Veterans who end up in the Criminal Justice System for non-violent acts committed due to persistent mental illness, will be eligible for treatment and counseling under a two-year Veteran's Diversion Pilot Program (VDP) being launched by Ocean County Prosecutor Joseph D. Coronato on January 1st, 2016.  

Mario Tama, Getty Images
Mario Tama, Getty Images

The VDP will be applied when the prosecutor, defense attorney, and defendant agree to the participant's application into the program followed by a mental health assessment and case management screening, according to Coronato.

Coronato detailed the VDP to Ocean County Board of Chosen Freeholders last week, pointing out that many times veterans who get into trouble with the law are suffering from such issues as Post Traumatic Stress Disorder, Anxiety, Depression, Bipolar Disorder and Schizophrenia, also noting the incidents often involve weapons, because they have been trained to be "fighting machines" while serving in the military. Only veterans who pass a thorough screening process will be considered, according to Coronato.

"You divert them from the system and they're not taking time up in the county jail, and the bottom line is: it's tremendously the right thing to do," said Coronato.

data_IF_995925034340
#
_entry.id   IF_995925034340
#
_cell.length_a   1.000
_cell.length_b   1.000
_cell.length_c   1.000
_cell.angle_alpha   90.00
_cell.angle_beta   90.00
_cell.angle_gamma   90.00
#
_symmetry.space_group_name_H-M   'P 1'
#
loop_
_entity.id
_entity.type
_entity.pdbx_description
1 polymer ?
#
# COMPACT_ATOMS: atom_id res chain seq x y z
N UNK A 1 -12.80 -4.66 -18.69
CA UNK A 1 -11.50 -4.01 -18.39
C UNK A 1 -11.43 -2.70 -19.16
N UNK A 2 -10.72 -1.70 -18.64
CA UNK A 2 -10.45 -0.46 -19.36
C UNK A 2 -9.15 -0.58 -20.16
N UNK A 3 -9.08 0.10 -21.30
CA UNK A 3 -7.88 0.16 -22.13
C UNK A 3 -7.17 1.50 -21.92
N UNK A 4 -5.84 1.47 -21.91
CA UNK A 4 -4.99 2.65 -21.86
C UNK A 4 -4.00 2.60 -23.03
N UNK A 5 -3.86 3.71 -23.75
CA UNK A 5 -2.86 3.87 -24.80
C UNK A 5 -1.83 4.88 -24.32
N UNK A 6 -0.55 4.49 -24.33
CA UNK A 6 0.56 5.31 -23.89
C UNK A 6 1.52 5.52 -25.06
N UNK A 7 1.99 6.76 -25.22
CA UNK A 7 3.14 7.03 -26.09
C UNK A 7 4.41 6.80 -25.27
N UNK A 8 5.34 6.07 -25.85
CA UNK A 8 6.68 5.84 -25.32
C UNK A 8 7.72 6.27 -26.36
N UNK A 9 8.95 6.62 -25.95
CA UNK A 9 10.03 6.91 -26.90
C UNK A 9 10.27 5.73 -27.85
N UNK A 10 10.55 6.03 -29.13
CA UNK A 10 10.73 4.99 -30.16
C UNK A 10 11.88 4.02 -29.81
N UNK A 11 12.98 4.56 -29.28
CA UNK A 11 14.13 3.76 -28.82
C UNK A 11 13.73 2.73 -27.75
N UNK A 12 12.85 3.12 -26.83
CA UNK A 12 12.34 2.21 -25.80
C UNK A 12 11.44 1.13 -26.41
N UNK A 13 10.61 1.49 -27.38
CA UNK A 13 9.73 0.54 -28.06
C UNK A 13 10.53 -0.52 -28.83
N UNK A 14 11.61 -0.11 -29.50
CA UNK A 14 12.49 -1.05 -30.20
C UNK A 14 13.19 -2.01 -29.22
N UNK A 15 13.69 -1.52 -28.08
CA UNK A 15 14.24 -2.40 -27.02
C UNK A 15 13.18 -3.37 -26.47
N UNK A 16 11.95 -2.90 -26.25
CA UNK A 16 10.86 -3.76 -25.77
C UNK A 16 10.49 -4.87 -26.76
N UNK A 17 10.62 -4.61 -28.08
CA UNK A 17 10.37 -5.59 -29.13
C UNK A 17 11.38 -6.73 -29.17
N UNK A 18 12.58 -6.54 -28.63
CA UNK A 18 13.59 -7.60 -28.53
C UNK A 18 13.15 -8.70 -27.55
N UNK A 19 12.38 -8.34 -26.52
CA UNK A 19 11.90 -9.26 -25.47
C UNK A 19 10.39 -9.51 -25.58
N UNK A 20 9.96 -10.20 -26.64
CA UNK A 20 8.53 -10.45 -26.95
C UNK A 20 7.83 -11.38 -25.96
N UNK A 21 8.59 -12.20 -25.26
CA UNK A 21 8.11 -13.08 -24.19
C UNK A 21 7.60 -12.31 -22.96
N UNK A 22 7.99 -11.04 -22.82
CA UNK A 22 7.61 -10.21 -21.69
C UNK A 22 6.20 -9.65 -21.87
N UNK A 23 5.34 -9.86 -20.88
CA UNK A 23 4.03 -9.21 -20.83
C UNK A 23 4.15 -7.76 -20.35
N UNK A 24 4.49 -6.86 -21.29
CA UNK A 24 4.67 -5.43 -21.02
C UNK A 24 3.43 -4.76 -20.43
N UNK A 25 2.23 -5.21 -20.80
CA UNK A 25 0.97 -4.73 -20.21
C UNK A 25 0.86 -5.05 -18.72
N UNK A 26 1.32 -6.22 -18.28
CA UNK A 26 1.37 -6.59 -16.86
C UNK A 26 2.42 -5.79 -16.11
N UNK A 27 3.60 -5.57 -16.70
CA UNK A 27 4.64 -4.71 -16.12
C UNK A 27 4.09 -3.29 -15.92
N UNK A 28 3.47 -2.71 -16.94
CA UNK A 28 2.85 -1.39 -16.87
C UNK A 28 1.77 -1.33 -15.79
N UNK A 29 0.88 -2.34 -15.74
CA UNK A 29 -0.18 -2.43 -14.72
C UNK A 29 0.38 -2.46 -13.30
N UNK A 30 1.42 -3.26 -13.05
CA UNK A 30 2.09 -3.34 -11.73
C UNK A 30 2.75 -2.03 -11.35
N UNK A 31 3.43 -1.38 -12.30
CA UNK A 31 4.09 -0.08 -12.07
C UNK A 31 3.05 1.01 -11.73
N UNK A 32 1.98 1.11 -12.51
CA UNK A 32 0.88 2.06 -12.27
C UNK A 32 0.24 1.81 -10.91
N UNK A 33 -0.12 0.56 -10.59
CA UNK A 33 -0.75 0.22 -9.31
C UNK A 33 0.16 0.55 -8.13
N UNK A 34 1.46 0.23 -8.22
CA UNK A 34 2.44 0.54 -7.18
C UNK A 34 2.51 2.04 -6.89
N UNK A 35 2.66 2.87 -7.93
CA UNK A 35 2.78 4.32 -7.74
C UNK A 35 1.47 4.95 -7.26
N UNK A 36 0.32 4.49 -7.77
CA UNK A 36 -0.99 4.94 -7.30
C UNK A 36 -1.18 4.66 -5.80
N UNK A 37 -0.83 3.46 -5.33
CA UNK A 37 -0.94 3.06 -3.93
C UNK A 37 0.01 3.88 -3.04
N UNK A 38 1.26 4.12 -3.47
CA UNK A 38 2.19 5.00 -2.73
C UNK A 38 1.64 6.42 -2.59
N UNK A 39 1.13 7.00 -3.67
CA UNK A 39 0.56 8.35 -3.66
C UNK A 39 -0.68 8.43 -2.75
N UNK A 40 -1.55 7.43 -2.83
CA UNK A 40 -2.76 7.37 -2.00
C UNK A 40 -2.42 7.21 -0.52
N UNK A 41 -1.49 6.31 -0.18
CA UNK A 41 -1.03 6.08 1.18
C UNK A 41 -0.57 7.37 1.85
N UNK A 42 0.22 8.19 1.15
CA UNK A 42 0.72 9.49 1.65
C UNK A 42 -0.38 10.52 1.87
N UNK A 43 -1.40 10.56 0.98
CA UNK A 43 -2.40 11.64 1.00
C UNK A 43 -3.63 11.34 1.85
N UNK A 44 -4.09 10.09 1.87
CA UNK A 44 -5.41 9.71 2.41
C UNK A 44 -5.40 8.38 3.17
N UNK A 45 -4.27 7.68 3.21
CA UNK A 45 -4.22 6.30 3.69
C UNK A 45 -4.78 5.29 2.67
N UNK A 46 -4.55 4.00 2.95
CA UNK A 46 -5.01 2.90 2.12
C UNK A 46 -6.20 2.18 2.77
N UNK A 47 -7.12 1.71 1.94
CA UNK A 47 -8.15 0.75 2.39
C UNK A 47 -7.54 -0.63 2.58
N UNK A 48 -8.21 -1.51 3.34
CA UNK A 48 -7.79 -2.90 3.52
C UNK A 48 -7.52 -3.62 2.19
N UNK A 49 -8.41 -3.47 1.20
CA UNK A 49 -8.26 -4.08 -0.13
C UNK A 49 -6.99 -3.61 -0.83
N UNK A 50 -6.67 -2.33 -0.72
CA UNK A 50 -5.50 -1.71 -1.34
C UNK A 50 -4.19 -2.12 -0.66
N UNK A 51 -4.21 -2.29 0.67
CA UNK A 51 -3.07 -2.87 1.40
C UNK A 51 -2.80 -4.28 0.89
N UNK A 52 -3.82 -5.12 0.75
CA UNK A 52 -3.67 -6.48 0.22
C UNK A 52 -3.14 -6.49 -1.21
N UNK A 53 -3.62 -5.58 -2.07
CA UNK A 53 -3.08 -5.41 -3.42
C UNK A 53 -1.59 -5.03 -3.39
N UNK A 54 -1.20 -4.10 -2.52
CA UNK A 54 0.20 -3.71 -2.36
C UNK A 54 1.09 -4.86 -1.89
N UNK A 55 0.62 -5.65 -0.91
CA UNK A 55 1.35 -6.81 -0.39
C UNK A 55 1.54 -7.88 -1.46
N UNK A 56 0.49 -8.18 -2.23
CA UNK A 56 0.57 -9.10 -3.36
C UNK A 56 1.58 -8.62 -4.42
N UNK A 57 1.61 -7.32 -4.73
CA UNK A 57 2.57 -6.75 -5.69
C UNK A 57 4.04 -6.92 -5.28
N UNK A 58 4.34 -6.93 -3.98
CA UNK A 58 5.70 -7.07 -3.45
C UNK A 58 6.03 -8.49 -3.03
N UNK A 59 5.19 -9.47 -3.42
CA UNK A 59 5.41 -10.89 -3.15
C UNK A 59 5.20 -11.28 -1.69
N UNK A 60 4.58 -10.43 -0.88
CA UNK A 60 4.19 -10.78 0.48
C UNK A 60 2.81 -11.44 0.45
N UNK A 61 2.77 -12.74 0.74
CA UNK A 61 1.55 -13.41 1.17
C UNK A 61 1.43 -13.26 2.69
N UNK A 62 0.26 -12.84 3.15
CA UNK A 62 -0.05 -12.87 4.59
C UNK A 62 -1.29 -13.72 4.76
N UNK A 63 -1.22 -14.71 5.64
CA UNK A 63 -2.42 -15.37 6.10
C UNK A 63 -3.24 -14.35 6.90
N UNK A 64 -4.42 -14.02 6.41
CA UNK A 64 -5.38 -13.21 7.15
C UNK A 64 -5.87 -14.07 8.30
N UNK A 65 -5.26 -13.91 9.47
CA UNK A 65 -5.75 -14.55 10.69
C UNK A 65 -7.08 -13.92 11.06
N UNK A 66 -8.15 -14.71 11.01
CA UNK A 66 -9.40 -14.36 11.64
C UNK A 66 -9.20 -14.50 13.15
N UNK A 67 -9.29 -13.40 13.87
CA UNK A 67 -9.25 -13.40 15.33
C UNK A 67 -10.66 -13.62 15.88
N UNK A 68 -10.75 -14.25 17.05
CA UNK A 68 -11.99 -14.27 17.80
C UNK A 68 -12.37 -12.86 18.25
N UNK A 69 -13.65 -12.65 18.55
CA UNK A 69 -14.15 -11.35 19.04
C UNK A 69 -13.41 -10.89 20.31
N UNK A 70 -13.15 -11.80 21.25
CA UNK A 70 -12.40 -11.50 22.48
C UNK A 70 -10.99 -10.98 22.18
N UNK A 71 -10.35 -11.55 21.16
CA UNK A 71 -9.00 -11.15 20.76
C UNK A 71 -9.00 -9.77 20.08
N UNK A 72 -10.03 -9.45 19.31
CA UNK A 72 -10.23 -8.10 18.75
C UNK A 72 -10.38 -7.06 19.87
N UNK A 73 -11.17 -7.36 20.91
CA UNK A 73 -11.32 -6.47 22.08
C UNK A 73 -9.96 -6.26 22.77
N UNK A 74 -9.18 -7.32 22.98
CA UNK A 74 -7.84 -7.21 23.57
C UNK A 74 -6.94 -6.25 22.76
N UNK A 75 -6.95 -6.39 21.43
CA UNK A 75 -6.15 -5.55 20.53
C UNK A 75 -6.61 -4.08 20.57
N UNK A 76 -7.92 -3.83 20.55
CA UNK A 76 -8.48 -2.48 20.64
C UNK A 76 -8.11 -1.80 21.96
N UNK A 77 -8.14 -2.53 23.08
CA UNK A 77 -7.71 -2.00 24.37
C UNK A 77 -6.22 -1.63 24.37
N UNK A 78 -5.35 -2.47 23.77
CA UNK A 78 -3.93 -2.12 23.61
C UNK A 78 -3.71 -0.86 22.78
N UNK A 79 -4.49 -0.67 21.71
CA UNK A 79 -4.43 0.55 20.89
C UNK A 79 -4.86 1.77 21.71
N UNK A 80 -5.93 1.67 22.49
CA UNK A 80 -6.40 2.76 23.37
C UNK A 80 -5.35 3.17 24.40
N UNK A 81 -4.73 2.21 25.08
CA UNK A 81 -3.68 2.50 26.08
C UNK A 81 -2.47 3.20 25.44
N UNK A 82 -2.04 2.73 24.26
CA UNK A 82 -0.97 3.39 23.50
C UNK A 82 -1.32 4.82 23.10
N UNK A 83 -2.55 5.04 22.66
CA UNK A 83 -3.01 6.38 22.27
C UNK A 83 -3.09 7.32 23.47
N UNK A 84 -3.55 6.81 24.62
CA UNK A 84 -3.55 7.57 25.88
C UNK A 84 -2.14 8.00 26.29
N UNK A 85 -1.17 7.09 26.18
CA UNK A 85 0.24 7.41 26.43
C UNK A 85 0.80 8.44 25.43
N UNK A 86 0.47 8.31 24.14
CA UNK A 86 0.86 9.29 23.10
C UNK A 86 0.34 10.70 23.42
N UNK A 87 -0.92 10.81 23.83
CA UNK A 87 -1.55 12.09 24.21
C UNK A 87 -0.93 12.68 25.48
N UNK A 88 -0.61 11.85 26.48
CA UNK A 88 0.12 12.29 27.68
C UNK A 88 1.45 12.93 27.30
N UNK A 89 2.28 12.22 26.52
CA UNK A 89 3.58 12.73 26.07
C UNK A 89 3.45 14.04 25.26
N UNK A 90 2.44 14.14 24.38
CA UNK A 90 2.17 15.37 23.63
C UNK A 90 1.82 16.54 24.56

The two-year pilot program will cost $150,000 to implement, according to Coronato. He said the first year will be paid for with $75,000 in forfeiture funds from the County Law Enforcement Trust Account.

"These veterans really need counseling at least a minimum three times a week, they need to be right here, it needs to make sure that somebody's going to checking in on them all the time," Coronato said.

Coronato is optimistic that once the VDP model is established, it will prompt other counties with mental health programs similar to Ocean County's, to implement it as well.

Freeholder John P. Kelly, the Director Law and Public Safety, commented on how often the cost of freedom and how much we owe to veterans is discussed in general.

"This is a chance to, with very meager funds, look at how we can help veterans who come back with various problems from war," said Kelly. He added, "This program would really focus 100 percent on Ocean County veterans."

"I do believe the Veteran's Administration is going to eventually pick up the tab for this because one, it's not cost-prohibitive; two, it's more efficient," said Coronato.

Coronato is confident after two years of funding the pilot program, he'll have success stories to be be able to secure permanent funding from outside means.

Kelly echoed the sentiment of the Freeholder Board in expressing interest in financially supporting the program, commenting that it's a direct way to show veterans they're appreciated, beyond just saluting them at a parade.

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